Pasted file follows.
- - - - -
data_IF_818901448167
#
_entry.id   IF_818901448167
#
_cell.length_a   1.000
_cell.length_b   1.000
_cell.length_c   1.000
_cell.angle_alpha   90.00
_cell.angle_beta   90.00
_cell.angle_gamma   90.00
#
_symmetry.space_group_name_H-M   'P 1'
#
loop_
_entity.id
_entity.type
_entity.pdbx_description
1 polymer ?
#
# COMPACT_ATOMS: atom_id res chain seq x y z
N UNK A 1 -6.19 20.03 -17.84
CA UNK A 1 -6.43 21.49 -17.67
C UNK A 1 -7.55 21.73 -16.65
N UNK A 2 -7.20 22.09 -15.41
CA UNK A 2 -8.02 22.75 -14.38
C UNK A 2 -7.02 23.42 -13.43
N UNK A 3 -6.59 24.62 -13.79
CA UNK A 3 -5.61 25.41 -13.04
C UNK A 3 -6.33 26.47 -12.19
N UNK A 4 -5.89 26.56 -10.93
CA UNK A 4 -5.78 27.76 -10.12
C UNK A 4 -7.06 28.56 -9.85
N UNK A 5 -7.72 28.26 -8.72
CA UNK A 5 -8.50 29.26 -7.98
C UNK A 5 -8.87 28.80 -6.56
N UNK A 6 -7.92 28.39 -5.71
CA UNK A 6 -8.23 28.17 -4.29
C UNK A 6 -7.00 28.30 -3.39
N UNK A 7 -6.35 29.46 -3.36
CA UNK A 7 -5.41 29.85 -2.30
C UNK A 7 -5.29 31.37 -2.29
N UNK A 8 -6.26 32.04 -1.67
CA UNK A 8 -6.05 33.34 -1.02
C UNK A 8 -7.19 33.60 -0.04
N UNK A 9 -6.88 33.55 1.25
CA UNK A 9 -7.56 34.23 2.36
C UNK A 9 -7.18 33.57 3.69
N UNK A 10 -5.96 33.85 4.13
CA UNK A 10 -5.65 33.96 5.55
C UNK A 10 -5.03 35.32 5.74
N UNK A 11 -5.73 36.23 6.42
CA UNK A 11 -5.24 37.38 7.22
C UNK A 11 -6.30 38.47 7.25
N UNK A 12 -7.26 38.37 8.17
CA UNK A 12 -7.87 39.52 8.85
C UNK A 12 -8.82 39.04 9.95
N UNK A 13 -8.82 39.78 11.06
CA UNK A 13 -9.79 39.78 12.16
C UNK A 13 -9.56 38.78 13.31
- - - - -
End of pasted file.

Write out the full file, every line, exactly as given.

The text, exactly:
data_IF_818901448167
#
_entry.id   IF_818901448167
#
_cell.length_a   1.000
_cell.length_b   1.000
_cell.length_c   1.000
_cell.angle_alpha   90.00
_cell.angle_beta   90.00
_cell.angle_gamma   90.00
#
_symmetry.space_group_name_H-M   'P 1'
#
loop_
_entity.id
_entity.type
_entity.pdbx_description
1 polymer ?
#
# COMPACT_ATOMS: atom_id res chain seq x y z
N UNK A 1 -6.19 20.03 -17.84
CA UNK A 1 -6.43 21.49 -17.67
C UNK A 1 -7.55 21.73 -16.65
N UNK A 2 -7.20 22.09 -15.41
CA UNK A 2 -8.02 22.75 -14.38
C UNK A 2 -7.02 23.42 -13.43
N UNK A 3 -6.59 24.62 -13.79
CA UNK A 3 -5.61 25.41 -13.04
C UNK A 3 -6.33 26.47 -12.19
N UNK A 4 -5.89 26.56 -10.93
CA UNK A 4 -5.78 27.76 -10.12
C UNK A 4 -7.06 28.56 -9.85
N UNK A 5 -7.72 28.26 -8.72
CA UNK A 5 -8.50 29.26 -7.98
C UNK A 5 -8.87 28.80 -6.56
N UNK A 6 -7.92 28.39 -5.71
CA UNK A 6 -8.23 28.17 -4.29
C UNK A 6 -7.00 28.30 -3.39
N UNK A 7 -6.35 29.46 -3.36
CA UNK A 7 -5.41 29.85 -2.30
C UNK A 7 -5.29 31.37 -2.29
N UNK A 8 -6.26 32.04 -1.67
CA UNK A 8 -6.05 33.34 -1.02
C UNK A 8 -7.19 33.60 -0.04
N UNK A 9 -6.88 33.55 1.25
CA UNK A 9 -7.56 34.23 2.36
C UNK A 9 -7.18 33.57 3.69
N UNK A 10 -5.96 33.85 4.13
CA UNK A 10 -5.65 33.96 5.55
C UNK A 10 -5.03 35.32 5.74
N UNK A 11 -5.73 36.23 6.42
CA UNK A 11 -5.24 37.38 7.22
C UNK A 11 -6.30 38.47 7.25
N UNK A 12 -7.26 38.37 8.17
CA UNK A 12 -7.87 39.52 8.85
C UNK A 12 -8.82 39.04 9.95
N UNK A 13 -8.82 39.78 11.06
CA UNK A 13 -9.79 39.78 12.16
C UNK A 13 -9.56 38.78 13.31